Last week I rang up our energy company and asked them to move us onto a different tariff. The call took 15 minutes and the nice lady I spoke to said she thought it would probably save us 50 quid over the course of a year. Boom. I’m happy with a phone call that saves money at an equivalent £200 hourly rate.
Afterwards I was thinking about our previous flat, when we were on a prepay meter. These things are a complete pain. You have to top your token up at a local shop, take the token home, stick it into the machine to load the credit in and hope you remember to top up again before the credit runs out. Because when it does, everything in the flat switches off. To make matters worse, the electricity costs more than paying by direct debit.
The irony is that there are a lot of poor people in Tower Hamlets who use these meters. They have to because council housing tends to be built with them pre-installed. Leading to the apparently unjust situation where poor people end up paying more for their electricity. But why do these gadgets exist? Because poor people are more likely to run into debt. Unlike other commodities like, say, groceries, the electricity that a poor person uses is exactly the same as a rich person. Utility companies have no way to offer price differentiation like supermarkets can. You can’t buy economy, no-brand electricity. It comes at 50 Hz and that’s it. So people with a low income have no way of economising the way they can by buying cheap bread. They can’t just opt out of using it. And the utility companies need a way of selling their product to people who are likely to be out of money when the time comes to pay the bill.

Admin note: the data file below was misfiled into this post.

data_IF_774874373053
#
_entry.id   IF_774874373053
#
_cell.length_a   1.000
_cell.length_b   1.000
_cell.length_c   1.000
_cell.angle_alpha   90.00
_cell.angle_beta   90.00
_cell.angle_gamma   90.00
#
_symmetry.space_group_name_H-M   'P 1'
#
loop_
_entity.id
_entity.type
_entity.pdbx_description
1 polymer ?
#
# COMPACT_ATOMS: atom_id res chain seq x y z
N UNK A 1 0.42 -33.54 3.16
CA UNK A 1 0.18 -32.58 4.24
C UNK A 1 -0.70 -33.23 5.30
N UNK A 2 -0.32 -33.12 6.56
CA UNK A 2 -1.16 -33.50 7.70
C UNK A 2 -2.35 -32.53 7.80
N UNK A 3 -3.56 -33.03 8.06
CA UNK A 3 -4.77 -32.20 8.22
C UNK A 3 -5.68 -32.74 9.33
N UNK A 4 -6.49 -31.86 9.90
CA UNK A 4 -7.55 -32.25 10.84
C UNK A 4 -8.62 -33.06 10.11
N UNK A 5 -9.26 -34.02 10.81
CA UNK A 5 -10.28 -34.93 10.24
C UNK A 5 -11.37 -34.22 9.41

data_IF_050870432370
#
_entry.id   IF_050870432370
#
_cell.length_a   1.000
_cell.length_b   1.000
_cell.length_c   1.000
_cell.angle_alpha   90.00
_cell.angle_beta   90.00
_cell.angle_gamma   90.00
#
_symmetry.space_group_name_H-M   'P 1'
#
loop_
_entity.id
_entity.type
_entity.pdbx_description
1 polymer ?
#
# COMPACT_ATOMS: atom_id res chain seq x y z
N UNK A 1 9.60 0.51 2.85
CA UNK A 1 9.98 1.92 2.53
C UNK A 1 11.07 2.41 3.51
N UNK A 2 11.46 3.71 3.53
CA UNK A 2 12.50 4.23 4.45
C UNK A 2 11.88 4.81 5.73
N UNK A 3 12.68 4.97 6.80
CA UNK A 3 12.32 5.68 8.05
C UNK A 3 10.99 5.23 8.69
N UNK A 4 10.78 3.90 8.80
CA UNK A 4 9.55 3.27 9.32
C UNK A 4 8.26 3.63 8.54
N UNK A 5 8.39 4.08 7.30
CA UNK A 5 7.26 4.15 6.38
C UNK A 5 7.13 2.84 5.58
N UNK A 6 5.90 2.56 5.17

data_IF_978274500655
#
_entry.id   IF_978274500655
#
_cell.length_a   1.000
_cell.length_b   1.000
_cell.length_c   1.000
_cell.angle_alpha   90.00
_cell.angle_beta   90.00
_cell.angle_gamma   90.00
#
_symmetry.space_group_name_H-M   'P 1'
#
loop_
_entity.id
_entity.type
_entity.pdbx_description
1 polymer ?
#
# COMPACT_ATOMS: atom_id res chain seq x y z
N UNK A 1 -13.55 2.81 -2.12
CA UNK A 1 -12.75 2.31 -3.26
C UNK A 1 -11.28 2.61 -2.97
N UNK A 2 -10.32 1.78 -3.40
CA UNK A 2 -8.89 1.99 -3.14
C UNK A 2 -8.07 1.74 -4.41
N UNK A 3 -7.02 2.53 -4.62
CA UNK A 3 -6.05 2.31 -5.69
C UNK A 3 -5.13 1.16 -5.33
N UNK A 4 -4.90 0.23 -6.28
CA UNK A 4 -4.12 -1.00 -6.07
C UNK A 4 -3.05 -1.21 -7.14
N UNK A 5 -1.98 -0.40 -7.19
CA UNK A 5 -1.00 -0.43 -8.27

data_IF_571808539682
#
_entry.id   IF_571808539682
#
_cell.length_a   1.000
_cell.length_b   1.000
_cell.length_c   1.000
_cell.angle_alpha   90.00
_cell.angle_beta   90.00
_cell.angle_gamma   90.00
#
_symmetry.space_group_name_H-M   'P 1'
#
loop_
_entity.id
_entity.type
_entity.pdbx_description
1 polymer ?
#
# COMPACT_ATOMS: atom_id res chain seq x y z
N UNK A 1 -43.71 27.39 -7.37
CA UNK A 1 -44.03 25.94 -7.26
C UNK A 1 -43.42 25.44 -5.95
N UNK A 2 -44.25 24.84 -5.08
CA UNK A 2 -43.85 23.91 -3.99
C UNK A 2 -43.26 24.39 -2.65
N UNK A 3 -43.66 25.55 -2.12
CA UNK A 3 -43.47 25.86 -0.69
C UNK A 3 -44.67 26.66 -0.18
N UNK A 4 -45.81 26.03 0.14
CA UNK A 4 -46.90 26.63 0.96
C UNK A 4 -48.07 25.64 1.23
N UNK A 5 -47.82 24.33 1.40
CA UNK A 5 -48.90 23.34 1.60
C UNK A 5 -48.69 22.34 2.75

The question we’re left with is - who should bear the costs associated with selling an essential product to a riskier group of customers? The utility companies? Society as a whole (i.e. via government subsidy)? Or the poor themselves? Currently we’ve chosen the latter option, making it just one more thing making life more expensive for those who can least afford it.
But where there is difference, it shall be denied; where there is morality, it shall be marginalised; where there is complementarity, it will be called bigotry…And now these three remain: tolerance, diversity and equality. But the greatest of these is equality.